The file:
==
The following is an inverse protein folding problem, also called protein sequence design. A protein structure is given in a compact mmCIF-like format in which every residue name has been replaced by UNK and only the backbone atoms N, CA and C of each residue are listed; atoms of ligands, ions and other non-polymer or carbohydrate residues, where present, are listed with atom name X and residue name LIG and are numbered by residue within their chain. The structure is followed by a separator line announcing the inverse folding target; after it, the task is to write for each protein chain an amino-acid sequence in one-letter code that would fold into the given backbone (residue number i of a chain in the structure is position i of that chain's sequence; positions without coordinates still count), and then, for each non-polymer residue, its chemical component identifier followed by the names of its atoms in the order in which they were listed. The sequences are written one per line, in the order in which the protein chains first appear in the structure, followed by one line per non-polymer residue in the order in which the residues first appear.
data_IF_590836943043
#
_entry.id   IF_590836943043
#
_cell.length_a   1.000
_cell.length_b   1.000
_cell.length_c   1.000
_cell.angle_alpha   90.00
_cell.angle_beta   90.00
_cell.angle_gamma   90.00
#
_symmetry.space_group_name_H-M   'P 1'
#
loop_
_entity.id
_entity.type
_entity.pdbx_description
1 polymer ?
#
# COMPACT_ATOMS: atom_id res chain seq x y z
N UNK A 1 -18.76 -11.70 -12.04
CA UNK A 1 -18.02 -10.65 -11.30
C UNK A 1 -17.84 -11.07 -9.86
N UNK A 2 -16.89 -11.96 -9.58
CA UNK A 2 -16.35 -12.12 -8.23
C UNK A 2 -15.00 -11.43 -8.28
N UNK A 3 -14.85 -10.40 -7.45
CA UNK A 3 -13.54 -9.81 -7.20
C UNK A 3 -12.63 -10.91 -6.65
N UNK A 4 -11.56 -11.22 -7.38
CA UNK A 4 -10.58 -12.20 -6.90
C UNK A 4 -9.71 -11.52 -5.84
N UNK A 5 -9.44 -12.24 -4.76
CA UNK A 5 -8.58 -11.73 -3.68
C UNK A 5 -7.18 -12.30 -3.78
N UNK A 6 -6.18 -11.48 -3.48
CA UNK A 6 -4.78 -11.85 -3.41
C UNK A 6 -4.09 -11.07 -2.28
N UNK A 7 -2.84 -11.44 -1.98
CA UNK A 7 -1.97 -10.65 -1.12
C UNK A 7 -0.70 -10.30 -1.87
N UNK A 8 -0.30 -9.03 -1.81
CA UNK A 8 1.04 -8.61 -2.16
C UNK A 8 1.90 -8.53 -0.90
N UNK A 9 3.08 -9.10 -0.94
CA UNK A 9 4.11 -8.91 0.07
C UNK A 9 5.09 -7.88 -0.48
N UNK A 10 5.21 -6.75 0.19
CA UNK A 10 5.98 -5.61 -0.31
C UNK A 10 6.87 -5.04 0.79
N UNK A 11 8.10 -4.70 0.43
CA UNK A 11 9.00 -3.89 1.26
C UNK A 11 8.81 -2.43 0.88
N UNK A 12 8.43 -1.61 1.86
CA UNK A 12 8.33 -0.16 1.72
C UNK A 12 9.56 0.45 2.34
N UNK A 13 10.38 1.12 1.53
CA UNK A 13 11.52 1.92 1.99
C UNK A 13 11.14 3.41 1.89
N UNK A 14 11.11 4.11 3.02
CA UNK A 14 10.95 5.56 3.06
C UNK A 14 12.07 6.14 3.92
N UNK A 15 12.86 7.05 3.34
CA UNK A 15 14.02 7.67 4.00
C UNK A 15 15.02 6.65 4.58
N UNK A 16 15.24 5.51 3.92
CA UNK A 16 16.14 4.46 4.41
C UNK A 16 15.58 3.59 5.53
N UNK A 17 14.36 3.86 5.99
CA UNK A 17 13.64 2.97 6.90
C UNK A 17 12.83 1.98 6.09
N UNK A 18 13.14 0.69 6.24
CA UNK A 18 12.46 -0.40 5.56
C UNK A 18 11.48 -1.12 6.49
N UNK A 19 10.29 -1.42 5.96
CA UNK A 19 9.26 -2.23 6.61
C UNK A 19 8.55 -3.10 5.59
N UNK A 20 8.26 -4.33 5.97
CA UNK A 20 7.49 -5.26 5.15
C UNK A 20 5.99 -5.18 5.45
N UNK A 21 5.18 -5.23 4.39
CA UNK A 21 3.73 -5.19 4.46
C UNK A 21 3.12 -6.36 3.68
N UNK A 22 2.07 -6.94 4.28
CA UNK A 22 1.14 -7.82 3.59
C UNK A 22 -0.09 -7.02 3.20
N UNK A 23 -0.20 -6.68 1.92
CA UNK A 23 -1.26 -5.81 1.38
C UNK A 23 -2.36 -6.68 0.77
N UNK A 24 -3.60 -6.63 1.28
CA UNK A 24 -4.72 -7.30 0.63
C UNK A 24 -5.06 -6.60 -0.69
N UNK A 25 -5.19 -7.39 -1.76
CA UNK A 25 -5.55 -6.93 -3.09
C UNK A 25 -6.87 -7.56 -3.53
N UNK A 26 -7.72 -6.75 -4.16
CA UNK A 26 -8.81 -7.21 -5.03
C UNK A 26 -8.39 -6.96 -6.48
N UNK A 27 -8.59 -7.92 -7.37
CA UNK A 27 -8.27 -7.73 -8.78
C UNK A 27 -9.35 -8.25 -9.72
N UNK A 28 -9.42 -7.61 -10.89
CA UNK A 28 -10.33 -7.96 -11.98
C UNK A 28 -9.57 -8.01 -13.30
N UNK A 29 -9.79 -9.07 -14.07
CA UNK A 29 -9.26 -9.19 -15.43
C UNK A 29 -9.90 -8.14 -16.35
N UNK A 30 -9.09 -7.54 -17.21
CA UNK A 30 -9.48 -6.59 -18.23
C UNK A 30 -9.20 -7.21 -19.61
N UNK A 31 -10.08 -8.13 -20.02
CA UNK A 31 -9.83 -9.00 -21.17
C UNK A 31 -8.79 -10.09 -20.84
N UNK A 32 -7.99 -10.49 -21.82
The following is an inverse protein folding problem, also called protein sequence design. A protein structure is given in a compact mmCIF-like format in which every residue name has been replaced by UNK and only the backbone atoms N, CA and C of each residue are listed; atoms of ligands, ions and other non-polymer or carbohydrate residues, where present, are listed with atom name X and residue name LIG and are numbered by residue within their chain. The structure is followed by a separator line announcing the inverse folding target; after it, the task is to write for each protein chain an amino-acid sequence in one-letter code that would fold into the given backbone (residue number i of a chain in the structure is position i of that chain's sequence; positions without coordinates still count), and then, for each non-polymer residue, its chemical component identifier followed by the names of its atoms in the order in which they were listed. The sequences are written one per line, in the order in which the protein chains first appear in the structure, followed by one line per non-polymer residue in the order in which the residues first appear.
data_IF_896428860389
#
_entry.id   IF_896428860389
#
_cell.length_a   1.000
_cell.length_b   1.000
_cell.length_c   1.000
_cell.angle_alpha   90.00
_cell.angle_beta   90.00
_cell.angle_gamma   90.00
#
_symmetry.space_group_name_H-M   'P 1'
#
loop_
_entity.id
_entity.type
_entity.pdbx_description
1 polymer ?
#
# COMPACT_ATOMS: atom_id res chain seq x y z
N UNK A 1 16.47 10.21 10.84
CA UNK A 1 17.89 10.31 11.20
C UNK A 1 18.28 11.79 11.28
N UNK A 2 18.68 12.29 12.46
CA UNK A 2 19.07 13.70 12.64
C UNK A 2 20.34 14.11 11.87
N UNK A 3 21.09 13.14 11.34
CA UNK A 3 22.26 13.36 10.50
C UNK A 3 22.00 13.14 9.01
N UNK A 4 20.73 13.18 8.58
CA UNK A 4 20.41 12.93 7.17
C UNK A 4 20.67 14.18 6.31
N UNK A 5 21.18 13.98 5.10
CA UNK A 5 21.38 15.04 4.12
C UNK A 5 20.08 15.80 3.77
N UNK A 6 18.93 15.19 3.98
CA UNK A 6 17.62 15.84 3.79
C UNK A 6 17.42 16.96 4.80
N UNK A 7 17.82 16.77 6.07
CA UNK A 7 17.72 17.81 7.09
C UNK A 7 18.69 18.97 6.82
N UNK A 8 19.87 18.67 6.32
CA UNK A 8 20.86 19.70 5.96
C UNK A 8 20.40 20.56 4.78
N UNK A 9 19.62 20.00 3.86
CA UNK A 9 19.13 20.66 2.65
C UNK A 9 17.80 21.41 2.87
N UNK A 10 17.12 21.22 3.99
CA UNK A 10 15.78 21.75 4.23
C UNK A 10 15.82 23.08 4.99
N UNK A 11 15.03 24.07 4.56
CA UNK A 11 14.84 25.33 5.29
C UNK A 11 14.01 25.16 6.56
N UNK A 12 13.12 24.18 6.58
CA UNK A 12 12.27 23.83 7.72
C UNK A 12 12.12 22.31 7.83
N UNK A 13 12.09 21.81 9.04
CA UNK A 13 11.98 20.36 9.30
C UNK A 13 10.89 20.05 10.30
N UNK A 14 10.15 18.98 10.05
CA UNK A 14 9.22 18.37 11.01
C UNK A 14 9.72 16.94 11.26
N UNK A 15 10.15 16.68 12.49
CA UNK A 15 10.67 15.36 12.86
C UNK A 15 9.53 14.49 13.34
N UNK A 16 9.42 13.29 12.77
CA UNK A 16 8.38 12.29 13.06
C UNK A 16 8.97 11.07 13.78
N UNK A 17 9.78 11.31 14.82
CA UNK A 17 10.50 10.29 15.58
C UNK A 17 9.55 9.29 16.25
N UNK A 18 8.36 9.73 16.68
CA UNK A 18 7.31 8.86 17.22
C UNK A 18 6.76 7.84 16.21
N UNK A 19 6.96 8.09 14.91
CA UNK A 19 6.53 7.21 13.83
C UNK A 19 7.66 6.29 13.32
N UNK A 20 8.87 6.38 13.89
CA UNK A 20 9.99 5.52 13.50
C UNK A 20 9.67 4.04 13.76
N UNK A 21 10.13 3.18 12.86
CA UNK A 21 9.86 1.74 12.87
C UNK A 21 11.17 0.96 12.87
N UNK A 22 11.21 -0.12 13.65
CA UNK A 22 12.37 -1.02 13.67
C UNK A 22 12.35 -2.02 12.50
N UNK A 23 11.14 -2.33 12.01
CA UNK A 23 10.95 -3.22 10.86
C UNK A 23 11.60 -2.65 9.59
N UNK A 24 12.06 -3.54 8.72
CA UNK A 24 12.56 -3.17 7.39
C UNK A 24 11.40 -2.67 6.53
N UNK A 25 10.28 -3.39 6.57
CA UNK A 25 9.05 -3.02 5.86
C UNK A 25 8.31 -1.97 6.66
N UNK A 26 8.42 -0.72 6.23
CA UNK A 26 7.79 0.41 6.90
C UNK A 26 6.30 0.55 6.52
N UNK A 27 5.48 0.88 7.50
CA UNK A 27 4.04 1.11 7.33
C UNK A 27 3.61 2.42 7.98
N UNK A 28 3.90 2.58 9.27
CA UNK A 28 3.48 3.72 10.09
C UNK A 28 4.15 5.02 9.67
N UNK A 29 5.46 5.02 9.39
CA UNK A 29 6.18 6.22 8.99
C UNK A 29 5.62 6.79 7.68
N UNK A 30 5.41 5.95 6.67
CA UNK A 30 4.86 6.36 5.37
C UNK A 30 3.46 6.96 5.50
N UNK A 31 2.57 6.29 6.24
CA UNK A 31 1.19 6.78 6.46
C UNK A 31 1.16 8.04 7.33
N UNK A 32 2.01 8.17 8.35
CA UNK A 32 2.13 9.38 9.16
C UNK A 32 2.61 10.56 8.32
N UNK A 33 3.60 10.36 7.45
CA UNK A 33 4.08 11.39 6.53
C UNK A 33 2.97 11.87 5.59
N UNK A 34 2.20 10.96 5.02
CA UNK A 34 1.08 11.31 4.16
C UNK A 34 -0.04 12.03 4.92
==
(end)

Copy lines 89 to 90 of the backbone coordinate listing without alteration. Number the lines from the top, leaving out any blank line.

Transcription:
CA UNK A 23 -1.26 -5.81 1.38
C UNK A 23 -2.36 -6.68 0.77